Balloon boy’s parents charged in alleged hoax

  • Thu Nov 12th, 2009 10:22am
  • News

By P. Solomon Banda Associated Press

FORT COLLINS, Colo. — Colorado prosecutors said today they have filed criminal charges against the parents accused of staging a hoax when they reported their 6-year-old son floated away aboard a helium balloon.

Prosecutors said Richard Heene was charged with attempting to influence a public servant, a felony. They charged Mayumi Heene with false reporting to authorities, a misdemeanor.

The father’s attorney, David Lane, said Richard and Mayumi Heene would plead guilty to the charges in a plea deal so that the family could stay together. He earlier said in a statement that a plea deal would stipulate probation, but said later this morning that jail time was also a possiblity.

Prosecutors did not confirm the existence of a plea deal.

In a statement, the Larimer County district attorney’s office said the Heenes have agreed to turn themselves in and are scheduled to appear in court on Friday.

The saga gripped a global audience, first with fear for the safety of 6-year-old Falcon Heene and then with anger at his parents when authorities accused them of perpetrating a hoax.

After the boy was found safe at home, sheriff’s officials contacted social workers to make sure the children were in a healthy environment.

Lane didn’t address whether the pleas would include monitoring of the couple. Mayumi Heene’s attorney, Lee Christian, did not return a call, and the Heenes didn’t answer when an Associated Press reporter knocked on their door this morning.

As part of the plea deal, Lane said prosecutors have agreed to let both parents serve probation sentences. The most serious of the charges recommended by Sheriff Jim Alderden would have carried a maximum sentence of six years in prison.

Keeping the family together was a main factor in reaching the deal, Lane said in a statement.

“Upon reviewing the evidence, arguably, Mayumi could have possibly ended up being deported and Richard could have proceeded to trial and had a good chance at an acquittal,” Lane said in a statement. “This, however, would have put the family at grave risk of seeing a loving, caring, compassionate wife and mother ripped from the family and deported. That was not an acceptable risk, thus these pleas.”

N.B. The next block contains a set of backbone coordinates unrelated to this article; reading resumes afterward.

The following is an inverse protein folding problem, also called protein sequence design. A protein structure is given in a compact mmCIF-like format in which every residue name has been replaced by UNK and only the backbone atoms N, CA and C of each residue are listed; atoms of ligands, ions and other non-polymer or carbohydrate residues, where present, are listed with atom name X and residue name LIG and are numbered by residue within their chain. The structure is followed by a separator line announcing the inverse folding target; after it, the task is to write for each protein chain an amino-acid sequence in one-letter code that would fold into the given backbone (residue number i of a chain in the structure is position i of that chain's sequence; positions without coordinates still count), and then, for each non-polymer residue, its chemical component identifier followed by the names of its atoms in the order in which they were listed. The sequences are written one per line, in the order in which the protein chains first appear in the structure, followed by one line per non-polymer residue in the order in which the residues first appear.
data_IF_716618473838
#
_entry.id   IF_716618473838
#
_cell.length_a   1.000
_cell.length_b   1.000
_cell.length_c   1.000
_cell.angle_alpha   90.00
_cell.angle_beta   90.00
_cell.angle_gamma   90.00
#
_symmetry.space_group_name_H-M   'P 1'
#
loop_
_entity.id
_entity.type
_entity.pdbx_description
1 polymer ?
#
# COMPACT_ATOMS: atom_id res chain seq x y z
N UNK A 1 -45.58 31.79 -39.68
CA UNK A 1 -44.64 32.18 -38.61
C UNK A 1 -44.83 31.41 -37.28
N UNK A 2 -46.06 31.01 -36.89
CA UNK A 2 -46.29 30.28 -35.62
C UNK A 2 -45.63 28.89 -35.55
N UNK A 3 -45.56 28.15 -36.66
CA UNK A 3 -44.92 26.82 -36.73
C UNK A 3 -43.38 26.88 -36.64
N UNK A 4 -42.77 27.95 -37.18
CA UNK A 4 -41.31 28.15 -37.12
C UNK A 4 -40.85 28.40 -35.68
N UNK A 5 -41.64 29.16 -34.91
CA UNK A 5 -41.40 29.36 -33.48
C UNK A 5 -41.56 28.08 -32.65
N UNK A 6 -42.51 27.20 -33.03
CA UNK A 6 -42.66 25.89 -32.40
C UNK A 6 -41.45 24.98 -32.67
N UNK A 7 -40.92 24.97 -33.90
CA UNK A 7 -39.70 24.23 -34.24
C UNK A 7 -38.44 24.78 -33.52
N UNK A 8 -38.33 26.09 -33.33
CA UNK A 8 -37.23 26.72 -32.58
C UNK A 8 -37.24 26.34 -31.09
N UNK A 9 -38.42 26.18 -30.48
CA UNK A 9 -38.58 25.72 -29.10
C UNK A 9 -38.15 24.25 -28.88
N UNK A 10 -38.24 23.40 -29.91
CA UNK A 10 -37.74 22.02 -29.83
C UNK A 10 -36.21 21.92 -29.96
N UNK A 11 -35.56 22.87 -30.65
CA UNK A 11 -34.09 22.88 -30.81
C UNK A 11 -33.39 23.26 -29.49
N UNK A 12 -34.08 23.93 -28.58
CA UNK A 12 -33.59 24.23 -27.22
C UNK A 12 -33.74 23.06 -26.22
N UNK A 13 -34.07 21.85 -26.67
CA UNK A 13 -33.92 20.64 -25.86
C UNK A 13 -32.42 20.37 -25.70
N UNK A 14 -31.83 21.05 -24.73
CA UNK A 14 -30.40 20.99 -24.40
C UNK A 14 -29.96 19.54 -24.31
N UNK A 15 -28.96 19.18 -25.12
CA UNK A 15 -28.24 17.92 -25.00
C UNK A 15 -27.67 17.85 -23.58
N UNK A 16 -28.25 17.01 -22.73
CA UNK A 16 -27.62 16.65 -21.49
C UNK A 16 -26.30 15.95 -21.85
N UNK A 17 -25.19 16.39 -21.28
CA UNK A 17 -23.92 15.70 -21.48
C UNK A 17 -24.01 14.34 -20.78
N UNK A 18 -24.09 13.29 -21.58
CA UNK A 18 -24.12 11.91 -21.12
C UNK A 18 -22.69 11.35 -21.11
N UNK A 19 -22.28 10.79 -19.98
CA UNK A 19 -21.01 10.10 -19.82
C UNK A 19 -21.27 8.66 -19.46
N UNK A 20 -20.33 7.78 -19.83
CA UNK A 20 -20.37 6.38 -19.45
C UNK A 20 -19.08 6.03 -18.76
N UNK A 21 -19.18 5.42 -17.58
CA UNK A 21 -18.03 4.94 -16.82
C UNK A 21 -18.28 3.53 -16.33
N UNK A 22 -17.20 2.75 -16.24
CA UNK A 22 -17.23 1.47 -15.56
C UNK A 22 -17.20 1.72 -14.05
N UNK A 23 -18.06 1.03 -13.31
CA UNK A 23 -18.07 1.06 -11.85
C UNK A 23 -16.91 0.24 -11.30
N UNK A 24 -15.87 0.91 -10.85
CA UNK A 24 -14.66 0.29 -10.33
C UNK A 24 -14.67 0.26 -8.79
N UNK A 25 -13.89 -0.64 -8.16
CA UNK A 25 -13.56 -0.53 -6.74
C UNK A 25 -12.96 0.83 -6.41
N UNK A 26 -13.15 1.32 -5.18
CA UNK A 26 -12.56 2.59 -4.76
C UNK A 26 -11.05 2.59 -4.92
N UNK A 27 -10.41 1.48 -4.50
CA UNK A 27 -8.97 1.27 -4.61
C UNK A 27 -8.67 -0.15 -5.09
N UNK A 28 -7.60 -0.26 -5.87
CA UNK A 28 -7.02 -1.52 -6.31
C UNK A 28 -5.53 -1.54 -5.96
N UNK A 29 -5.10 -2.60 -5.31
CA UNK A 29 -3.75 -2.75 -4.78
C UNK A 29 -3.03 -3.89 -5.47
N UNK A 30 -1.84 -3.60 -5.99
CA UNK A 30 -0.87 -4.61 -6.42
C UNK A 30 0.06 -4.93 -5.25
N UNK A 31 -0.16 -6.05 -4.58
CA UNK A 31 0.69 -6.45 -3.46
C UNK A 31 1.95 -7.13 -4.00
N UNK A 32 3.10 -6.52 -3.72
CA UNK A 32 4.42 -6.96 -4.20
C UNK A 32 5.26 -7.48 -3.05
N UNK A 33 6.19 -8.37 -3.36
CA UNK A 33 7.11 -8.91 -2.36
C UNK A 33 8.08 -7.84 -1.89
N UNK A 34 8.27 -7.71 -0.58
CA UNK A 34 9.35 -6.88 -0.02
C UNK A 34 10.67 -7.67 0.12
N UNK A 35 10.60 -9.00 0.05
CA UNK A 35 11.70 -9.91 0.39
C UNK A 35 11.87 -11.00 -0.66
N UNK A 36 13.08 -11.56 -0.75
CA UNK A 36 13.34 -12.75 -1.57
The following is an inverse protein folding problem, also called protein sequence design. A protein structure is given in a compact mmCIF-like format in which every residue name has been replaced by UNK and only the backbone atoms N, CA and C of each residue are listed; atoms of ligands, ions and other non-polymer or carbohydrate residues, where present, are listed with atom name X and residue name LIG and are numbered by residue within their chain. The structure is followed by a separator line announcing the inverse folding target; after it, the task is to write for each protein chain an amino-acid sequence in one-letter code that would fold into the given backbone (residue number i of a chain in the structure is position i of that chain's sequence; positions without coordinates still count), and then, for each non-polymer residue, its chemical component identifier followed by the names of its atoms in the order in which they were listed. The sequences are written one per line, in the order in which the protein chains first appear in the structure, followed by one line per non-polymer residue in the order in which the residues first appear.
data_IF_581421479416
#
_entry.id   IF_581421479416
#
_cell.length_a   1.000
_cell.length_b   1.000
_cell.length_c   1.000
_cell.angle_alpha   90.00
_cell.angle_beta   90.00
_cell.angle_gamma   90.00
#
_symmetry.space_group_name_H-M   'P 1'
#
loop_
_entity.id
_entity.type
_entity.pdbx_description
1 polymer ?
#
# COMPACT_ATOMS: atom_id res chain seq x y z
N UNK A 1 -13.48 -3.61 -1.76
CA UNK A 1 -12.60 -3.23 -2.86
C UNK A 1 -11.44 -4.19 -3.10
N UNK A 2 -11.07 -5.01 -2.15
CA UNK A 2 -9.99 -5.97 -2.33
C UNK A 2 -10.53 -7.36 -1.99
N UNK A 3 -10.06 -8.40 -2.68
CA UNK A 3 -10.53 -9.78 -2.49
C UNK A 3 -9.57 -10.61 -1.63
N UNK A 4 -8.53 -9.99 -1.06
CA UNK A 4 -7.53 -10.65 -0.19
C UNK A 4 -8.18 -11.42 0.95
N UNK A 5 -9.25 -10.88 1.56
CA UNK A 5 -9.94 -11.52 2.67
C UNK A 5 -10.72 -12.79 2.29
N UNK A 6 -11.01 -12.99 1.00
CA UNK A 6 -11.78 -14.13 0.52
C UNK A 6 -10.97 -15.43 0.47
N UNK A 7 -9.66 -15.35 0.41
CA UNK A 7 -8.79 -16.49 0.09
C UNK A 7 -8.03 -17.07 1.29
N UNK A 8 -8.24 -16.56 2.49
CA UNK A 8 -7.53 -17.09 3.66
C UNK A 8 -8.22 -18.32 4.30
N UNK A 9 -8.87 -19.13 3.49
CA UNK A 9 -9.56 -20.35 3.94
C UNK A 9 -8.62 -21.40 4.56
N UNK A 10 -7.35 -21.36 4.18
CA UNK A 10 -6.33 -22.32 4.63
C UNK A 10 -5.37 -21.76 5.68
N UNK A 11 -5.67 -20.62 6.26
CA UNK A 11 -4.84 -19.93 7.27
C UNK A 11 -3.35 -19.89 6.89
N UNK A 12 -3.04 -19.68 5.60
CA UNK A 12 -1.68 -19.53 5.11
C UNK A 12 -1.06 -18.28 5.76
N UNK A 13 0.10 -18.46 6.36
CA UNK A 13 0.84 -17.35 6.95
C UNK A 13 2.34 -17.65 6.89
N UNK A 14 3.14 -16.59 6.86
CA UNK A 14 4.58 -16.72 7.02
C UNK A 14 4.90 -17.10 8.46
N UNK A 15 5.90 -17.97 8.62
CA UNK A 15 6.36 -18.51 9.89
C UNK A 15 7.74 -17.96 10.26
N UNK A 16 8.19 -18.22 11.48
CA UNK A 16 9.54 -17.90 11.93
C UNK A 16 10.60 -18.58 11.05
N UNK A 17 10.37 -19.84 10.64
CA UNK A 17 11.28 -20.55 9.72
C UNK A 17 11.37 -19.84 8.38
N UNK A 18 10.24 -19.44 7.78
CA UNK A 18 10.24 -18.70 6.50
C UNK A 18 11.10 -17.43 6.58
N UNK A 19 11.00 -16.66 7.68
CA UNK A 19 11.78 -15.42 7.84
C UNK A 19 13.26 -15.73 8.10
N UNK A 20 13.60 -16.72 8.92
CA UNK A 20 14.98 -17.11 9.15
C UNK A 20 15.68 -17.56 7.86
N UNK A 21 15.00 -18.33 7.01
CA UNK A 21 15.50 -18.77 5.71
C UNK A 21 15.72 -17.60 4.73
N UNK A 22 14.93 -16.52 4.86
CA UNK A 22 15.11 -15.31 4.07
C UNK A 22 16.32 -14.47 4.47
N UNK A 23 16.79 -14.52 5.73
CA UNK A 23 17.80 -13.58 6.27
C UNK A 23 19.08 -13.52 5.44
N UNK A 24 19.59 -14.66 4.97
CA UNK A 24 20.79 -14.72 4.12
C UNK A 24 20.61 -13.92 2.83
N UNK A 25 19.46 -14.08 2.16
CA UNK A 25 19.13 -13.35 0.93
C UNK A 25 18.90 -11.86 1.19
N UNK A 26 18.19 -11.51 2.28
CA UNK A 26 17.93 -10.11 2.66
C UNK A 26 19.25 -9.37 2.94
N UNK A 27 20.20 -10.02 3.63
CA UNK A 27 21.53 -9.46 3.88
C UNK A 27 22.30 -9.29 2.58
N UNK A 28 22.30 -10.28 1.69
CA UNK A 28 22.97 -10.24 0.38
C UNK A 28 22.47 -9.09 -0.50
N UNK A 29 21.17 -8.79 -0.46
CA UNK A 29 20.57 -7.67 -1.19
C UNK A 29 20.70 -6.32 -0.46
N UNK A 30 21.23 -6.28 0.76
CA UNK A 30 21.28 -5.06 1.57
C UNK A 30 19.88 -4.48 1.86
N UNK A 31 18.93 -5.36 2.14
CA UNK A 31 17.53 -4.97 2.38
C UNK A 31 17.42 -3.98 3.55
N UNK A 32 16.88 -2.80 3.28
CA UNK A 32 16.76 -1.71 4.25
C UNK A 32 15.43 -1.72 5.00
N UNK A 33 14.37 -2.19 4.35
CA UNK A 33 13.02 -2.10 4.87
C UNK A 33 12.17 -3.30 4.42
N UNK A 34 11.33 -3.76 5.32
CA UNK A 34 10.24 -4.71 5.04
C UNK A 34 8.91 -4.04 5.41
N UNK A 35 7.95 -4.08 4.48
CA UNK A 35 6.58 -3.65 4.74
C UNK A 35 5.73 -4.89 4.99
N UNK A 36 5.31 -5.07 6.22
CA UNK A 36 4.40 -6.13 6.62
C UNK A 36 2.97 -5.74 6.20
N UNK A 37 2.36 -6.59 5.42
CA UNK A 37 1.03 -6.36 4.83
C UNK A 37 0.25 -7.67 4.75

The couple’s frantic calls to authorities, saying they feared their son Falcon might be aboard a homemade balloon that had escaped from their suburban Fort Collins back yard, triggered a frenzied response before the balloon landed in a dusty farm field without the boy inside. The Heenes said they found Falcon at home — hiding, they said.

Relief soon turned to suspicion. During a live interview on CNN hours after the balloon chase, Falcon looked to his father and said, “You had said that we did this for a show.”

The Heenes are amateur storm chasers and had twice appeared on the ABC reality show “Wife Swap.” Former business partners said Richard Heene wanted a show of his own called “The Science Detectives” or “The Psyience Detectives.”

On Oct. 17, deputies questioned both parents separately. Richard Heene, 48, adamantly denied the saga was a publicity stunt. But Mayumi Heene, 45, admitted the incident was a hoax, according to a search warrant affidavit.

Lane said Mayumi Heene’s statements likely couldn’t have been used against her husband because of marital privilege, which can keep a person’s spouse from testifying against him or her.

“Unfortunately, the prosecutors insisted upon a package deal where Richard would have to fall on his sword and take a felony plea despite the fact that he made no incriminating statements to law enforcement and Mayumi’s statements could not be used against him,” Lane said.